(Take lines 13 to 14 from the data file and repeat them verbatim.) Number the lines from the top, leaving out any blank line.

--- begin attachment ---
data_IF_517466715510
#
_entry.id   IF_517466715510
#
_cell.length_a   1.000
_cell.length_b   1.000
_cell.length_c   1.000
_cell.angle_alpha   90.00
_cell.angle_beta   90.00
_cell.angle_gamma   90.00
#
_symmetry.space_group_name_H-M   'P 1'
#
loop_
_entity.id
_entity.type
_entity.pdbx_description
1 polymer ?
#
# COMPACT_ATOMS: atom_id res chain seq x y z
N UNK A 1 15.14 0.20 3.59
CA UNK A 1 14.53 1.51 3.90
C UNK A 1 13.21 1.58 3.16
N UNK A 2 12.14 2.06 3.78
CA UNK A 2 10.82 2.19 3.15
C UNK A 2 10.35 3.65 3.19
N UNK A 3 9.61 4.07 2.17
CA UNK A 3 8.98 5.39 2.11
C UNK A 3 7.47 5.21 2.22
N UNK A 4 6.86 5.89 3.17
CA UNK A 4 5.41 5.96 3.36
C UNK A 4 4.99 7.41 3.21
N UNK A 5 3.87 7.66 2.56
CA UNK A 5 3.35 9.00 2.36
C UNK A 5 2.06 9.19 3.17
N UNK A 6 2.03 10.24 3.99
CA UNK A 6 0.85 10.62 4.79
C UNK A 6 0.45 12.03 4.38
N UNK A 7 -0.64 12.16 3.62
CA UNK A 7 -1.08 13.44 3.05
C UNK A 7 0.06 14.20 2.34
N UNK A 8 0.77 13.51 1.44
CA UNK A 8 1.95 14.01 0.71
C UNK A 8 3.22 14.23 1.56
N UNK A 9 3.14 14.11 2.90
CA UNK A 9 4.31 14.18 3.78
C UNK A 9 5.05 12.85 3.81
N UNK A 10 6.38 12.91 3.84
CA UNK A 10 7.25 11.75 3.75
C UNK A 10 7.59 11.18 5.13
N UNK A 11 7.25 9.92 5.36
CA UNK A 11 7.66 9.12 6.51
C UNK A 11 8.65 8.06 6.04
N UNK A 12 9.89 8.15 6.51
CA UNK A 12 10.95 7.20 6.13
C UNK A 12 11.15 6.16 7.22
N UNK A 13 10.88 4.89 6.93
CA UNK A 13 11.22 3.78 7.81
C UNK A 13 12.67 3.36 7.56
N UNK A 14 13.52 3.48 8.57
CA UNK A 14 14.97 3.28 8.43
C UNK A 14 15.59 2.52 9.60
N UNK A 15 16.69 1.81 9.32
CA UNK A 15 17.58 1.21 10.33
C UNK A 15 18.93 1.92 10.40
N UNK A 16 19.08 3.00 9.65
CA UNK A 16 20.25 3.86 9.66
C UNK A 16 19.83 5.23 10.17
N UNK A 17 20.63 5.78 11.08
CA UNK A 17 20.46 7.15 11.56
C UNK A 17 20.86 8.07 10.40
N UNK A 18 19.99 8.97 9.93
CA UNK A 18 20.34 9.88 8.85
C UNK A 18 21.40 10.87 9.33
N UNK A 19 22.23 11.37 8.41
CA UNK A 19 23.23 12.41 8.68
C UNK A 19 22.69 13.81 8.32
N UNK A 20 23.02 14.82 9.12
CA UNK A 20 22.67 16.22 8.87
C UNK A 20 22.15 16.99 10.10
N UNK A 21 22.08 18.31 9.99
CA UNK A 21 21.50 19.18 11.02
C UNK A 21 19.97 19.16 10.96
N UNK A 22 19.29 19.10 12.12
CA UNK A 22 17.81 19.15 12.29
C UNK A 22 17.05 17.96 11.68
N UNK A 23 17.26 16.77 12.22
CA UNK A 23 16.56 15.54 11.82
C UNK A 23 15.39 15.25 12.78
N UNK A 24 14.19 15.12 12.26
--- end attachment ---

#
loop_